The administration of Gov. Bill Haslam has told IT workers statewide to submit applications if they want to keep the jobs they currently fill.
State government IT chief Mark Bengel told The Tennessean the aim is be certain that workers' skills match the state's needs.
"This is really not about getting rid of people," Bengel said Wednesday. "It's about making sure that we do have the skills and we have the ability to develop and retain staff in the future."
Haslam told the newspaper last year that some state computer systems were "in the ditch."
The governor has established an office to centralize IT expertise.
Last year, the administration was successful in steering through a legislative bill that rewrote civil service rules, allowing the state to lay off employees based on job performance, instead of straight seniority.
According to a state Office of Information Resources memo obtained by The Tennessean, each state agency with IT operations "will receive a draft, standardized organizational structure that has been aligned with the mission of the agency. This draft organizational structure will be populated with newly created IT job classifications."
The memo specifies that state IT workers who meet minimum qualifications are eligible to apply and be interviewed for the new classifications.
"Technology is moving so fast that skills are obsolete in the blink of an eye," Bengel said.
Robert O'Connell, executive director of the Tennessee State Employees Association, said it is stressful to IT workers who are being forced to re-apply for jobs they already hold.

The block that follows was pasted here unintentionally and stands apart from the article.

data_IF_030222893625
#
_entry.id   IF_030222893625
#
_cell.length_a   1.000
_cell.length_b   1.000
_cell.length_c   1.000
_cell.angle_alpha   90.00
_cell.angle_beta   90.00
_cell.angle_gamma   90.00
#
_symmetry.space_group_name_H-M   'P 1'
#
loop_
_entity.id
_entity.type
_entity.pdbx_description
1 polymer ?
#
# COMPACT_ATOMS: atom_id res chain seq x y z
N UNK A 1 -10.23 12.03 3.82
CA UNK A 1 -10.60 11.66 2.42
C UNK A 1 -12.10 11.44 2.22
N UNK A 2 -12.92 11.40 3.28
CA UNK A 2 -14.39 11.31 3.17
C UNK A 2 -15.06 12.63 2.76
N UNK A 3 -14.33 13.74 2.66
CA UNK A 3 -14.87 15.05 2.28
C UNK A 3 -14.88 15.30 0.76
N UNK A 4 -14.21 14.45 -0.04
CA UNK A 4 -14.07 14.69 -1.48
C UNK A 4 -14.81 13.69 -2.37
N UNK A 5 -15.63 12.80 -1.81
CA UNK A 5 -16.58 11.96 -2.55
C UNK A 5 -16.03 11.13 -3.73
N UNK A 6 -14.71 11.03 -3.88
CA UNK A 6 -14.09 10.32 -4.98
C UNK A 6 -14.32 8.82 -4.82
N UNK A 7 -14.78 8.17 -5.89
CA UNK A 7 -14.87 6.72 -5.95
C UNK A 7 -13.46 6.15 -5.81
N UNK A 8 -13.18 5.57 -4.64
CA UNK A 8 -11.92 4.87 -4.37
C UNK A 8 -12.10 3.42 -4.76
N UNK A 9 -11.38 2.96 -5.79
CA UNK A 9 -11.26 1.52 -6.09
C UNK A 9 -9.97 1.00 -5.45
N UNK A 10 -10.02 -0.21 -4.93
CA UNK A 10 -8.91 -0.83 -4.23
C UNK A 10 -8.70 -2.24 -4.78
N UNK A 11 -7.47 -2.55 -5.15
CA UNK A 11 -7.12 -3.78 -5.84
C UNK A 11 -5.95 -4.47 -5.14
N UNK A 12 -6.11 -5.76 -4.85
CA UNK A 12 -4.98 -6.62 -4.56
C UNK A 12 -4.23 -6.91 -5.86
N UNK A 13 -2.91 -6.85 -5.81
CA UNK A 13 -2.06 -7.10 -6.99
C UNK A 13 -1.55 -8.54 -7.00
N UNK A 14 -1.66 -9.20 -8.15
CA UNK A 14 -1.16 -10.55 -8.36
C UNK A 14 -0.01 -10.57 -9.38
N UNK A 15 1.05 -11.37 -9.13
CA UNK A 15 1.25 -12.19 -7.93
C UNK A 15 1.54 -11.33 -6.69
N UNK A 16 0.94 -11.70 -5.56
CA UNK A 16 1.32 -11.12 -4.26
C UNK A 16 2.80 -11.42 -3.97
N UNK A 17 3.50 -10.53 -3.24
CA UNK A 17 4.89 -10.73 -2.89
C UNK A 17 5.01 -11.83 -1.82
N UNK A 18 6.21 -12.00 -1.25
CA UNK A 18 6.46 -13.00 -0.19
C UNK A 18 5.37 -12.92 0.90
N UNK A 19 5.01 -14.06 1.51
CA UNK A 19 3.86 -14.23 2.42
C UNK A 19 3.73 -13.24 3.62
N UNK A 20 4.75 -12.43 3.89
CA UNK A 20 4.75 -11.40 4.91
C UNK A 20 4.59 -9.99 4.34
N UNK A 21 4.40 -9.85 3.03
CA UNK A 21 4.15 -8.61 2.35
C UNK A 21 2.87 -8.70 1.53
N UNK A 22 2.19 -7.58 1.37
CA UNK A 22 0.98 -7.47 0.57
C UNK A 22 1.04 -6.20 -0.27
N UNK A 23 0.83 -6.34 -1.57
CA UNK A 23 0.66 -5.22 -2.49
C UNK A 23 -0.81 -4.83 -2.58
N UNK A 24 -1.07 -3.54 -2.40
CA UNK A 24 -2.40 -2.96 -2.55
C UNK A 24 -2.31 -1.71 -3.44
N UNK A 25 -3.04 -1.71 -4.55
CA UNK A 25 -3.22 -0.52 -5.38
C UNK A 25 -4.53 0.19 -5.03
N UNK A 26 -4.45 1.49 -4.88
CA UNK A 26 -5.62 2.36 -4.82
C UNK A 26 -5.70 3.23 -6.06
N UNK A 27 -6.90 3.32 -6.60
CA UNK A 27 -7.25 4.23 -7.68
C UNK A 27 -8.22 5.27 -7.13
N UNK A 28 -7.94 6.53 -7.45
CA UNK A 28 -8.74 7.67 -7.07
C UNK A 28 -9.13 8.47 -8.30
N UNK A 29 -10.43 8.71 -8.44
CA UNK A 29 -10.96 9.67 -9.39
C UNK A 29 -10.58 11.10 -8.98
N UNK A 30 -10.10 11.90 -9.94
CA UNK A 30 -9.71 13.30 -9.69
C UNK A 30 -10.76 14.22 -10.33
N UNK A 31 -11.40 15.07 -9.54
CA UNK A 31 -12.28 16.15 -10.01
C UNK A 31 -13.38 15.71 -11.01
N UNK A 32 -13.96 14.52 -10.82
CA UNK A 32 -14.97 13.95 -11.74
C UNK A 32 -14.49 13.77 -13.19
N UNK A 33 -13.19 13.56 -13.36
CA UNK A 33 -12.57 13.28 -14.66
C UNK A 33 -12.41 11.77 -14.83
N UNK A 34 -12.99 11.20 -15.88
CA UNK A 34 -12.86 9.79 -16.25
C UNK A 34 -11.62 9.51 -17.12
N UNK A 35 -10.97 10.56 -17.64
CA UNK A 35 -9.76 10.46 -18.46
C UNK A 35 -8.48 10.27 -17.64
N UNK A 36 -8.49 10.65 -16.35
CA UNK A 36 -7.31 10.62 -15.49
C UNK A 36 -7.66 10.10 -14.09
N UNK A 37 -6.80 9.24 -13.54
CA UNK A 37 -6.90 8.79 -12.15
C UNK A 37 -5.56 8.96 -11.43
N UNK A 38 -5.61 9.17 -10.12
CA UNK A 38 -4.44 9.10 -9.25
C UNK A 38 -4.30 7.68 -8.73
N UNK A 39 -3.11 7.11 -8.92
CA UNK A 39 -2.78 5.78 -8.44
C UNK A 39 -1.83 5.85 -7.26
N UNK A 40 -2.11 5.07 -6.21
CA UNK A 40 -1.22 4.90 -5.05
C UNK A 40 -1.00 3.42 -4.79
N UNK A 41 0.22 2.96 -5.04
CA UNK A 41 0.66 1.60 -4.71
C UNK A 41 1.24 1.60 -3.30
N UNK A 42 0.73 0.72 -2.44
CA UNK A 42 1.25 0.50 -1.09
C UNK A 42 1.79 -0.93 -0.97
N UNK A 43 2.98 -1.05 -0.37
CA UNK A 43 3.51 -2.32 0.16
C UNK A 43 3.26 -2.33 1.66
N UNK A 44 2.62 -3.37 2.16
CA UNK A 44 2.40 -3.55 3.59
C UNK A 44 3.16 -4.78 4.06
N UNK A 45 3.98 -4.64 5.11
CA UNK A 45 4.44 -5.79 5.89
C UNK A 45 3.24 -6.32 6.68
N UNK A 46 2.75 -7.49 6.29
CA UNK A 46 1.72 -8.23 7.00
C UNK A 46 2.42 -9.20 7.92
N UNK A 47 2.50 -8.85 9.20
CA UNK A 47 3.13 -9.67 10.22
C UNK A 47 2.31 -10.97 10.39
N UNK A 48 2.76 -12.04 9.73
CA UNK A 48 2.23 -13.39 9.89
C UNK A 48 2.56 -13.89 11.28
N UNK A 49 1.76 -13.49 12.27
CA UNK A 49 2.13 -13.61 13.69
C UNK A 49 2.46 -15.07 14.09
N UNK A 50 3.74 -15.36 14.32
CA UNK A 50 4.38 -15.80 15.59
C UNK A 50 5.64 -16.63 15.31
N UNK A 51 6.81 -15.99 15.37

But Bengel said the state must fiercely compete with private industry and a scarcity of information technologists.
Raymond James Adds Fellman as Senior Vice President
Ted Fellman has joined Raymond James as a senior vice president in the firm’s public finance group.
Fellman, who is based in Nashville, has had an extensive career in state government, including serving 18 years with the Tennessee Housing Development Agency. His work with that group included stints as executive director and chief financial officer.
Fellman also is a certified public accountant and certified government financial manager.
In other Raymond James news, the company in the first quarter was the leading underwriter of municipal bonds in Tennessee, according to municipal bond information service Thomson Reuters.
In 2012, the firm was the ninth-leading underwriter nationally of municipal bonds, serving as senior manager on 748 issues with a par amount of $12.1 billion. In senior led and co-managed issues in 2012, Raymond James completed 1,250 transactions with a total par amount of $86.9 billion, representing more completed transactions than any other firm in the nation, according to Thomson Reuters.
Justice Department Seeks to Close Mo’ Money Taxes
The U.S. Justice Department is seeking a permanent injunction in federal court to stop Mo’ Money Taxes from doing business.
The complaint for a permanent injunction against the company under several corporate names it uses as well as the three partners who own the businesses was filed Tuesday, April 9, in the U.S. District Court for the Western District of Tennessee. The 53-page civil action prepared by the tax division of the U.S. Justice Department alleges those hired by the Mo’ Money companies to prepare tax returns for others or who have a licensing agreement with one of the companies are not required to have any tax preparation experience or training.
The civil action also questions the preparation the companies give those who become licensees after paying money to use the tax preparation software.
Young Professionals Group Hits One-Year Mark
The Germantown Young Professionals group that’s associated with the Germantown Area Chamber of Commerce recently celebrated its one-year anniversary.